put on a limited common element, one can still argue that since the co-owner’s rights of use or control are
not exclusive as to the association, the FCC rules should not bar enforcement. If the dish is to be located
entirely within a unit then there is probably no restriction in your documents that would bar the installation
absent some special consideration.

When we look at the third element, still more uncertainty creeps in because of the use of the word
“unreasonably.” Just what might be unreasonable is not explained. Again, one could argue that in a
condominium context there is nothing unreasonable about enforcement of your restrictions since the co-
owner is on legal and probably actual notice of them prior to purchasing the unit. Many other
“reasonableness” arguments might apply, such as the availability of a master antenna system. Requiring
that the dish be located within the unit would apparently affect signal quality, but we have no guidance as
to what would be considered an acceptable quality signal.

Before we take a look at the exceptions to the FCC rules, let me also say that not all satellite antenna
dishes are covered by the new FCC rules. If the dish under consideration is one meter or less in
diameter, you can probably safely assume that it is the type of antenna the FCC rules were meant
to cover.

Even if your restriction is deemed to be the type barred by the new FCC rules, there are some exceptions
to consider. One of these exceptions pertains to restrictions that are necessary to preserve a historic
district; assuming that is not likely applicable to the typical association, we will ignore it for present
purposes. The second exception applies if the restriction is necessary to accomplish a clearly defined
safety objective that is either stated in the text, preamble or legislative history of the restriction. Even so,
and despite the fractured syntax of the rules, it probably must also be no more burdensome to the
antenna user than is necessary to achieve the safety objective.
If your restriction is barred by the new FCC rules, it is illegal for you to attempt to enforce the restriction.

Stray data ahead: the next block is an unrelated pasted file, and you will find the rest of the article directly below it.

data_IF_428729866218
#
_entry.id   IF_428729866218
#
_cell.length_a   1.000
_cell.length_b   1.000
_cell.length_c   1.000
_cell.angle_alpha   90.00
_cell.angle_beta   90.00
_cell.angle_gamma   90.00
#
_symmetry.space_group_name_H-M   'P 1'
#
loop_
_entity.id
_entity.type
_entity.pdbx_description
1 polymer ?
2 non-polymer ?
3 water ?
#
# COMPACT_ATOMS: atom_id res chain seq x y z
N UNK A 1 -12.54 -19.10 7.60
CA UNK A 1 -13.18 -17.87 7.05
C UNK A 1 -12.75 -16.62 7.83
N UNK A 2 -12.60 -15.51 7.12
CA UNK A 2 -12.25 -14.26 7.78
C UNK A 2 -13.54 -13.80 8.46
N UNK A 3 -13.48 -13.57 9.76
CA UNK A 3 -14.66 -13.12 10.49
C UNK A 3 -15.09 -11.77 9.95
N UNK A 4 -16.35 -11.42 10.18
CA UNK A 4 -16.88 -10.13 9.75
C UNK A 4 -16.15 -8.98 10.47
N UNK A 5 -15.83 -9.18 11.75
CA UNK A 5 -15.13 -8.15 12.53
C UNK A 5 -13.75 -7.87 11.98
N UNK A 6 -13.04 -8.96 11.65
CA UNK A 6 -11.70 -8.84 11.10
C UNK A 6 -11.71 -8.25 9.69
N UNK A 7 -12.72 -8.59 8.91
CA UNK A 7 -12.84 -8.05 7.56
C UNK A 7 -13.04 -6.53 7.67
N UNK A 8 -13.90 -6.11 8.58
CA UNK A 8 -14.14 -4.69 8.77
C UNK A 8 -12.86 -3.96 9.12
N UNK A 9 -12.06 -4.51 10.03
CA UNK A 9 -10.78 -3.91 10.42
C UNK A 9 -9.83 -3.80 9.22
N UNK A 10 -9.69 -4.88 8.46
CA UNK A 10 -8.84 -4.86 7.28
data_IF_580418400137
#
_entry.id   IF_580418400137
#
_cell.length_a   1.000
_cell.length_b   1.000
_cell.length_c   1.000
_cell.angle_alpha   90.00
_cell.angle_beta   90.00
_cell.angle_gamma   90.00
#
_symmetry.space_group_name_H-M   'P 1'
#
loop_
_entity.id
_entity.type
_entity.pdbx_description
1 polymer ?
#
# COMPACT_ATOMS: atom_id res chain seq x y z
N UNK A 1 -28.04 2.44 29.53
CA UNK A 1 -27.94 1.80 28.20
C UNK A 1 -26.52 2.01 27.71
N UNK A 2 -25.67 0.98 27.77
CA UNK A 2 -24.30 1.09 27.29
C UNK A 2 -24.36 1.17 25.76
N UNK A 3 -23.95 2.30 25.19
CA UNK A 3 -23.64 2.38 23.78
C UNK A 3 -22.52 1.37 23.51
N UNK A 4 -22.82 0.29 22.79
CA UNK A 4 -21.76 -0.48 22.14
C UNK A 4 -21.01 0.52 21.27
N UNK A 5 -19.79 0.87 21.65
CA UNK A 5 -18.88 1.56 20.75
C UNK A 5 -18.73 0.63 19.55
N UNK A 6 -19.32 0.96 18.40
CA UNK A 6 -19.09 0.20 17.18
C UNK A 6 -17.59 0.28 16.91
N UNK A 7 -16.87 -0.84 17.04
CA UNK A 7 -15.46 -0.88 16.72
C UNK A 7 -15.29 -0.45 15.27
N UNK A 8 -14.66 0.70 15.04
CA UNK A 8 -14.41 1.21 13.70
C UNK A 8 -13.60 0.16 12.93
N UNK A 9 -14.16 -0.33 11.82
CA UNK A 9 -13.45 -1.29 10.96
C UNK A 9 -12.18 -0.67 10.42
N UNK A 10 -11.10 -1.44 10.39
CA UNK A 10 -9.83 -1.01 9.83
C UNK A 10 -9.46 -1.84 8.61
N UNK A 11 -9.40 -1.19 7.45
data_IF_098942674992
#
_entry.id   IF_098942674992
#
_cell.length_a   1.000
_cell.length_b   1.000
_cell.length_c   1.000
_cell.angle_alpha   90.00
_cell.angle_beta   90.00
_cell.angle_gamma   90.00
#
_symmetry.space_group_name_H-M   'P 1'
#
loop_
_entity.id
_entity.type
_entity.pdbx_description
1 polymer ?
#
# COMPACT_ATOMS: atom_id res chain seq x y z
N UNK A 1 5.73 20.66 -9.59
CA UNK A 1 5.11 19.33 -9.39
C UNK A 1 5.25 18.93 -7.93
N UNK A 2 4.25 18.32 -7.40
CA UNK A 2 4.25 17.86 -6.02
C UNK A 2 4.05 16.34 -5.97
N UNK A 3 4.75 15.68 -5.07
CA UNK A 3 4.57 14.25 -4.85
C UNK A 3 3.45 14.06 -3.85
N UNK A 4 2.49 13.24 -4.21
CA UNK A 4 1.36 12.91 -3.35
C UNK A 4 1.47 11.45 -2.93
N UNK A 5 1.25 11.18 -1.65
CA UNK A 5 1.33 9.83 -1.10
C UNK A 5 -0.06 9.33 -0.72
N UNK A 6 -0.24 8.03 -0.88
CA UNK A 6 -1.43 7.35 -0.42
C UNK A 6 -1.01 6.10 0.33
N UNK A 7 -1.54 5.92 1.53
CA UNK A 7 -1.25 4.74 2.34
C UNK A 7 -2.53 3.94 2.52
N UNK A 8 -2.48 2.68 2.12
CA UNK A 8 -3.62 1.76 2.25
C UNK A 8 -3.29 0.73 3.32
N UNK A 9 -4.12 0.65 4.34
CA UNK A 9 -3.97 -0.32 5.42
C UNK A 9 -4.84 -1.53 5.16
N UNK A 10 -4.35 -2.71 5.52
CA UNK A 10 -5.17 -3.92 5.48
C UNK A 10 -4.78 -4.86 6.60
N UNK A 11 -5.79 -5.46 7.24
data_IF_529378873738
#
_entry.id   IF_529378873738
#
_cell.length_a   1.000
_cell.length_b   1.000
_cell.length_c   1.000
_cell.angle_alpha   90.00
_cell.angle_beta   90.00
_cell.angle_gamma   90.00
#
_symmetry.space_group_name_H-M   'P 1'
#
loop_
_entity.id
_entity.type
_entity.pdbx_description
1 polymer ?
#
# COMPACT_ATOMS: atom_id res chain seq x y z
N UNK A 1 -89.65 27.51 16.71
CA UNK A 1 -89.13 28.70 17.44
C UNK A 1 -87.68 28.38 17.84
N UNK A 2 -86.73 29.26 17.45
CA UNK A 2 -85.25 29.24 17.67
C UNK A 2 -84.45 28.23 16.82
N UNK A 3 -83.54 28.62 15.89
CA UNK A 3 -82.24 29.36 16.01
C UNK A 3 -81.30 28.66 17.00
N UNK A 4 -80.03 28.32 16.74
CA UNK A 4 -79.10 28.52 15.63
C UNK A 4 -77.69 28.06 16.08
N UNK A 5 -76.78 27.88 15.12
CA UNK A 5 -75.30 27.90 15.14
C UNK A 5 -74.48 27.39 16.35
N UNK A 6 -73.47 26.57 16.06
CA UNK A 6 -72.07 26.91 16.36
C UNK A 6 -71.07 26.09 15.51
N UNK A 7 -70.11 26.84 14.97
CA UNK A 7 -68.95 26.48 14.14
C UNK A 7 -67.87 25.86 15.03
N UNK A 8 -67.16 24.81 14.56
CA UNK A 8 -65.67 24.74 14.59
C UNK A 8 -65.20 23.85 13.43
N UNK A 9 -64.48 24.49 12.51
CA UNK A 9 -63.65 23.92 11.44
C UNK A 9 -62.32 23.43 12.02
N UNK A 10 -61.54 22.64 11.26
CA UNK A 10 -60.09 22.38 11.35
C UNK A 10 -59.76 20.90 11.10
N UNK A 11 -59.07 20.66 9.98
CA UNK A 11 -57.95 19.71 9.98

Given the cloudy nature of the FCC rules, it is likely that there may be some arguments as to whether
they apply to your restrictions. Either the association or an aggrieved antenna user can petition the FCC
or a court of competent jurisdiction to determine whether or not a particular restriction is permissible or
prohibited. There are procedures which govern such petitions and the time for filing responses to them.
Even if the FCC declares that the restriction in question is prohibited, the association may apply to the
FCC for a waiver of the FCC rules. Again, there are procedures for responses to such petitions and the
FCC rules bar you from writing up a new restriction and then seeking an FCC waiver after the fact.

Whether or not the controversy is worth pursuing is an issue that each board must carefully consider.
Given the novelty of these situations, it is very difficult to predict the cost of petitions for declaratory
rulings and petitions for rule waivers.

I should also note that I have heard of at least one company that is offering to install a master satellite
dish free of charge to the association which can then be wired to every unit within the project, as an
alternative to the installation of numerous individual antennas. It might be that the petition for a waiver
would be more favorably considered if such an alternative was made available to those co-owners
desiring to install a dish. They may prefer this option, since it may represent a lower cost alternative to
them individually. Absent the FCC’s blessing, it may not be possible to refuse an installation of an
individual protected dish just because a master antenna has been made available.

To summarize, if the dish installation request involves a general common element location, it appears that
you would be on strong legal grounds to refuse consent, since it does not appear that these new FCC
apply if the applicant does not have exclusive use or control of the property in question. If, however, the
request involves a limited common element, you may possibly be outside the realm covered by the FCC
rules. This would indicate the wisdom of seeking a declaratory ruling or petitioning for a waiver before
attempting to enforce the restriction. If the request is to install a dish within a unit it is unlikely that your
restrictions even apply, but if they do, they will not survive the new FCC rules.

All things considered, if the dish is one meter or less in diameter and is within a unit or a limited common
element, you are probably fighting a losing battle that is not worth the costs in time, money or goodwill
among neighbors. Consider the proliferation of the FCC protected dishes as another compromise one
must simply accept in the condominium context.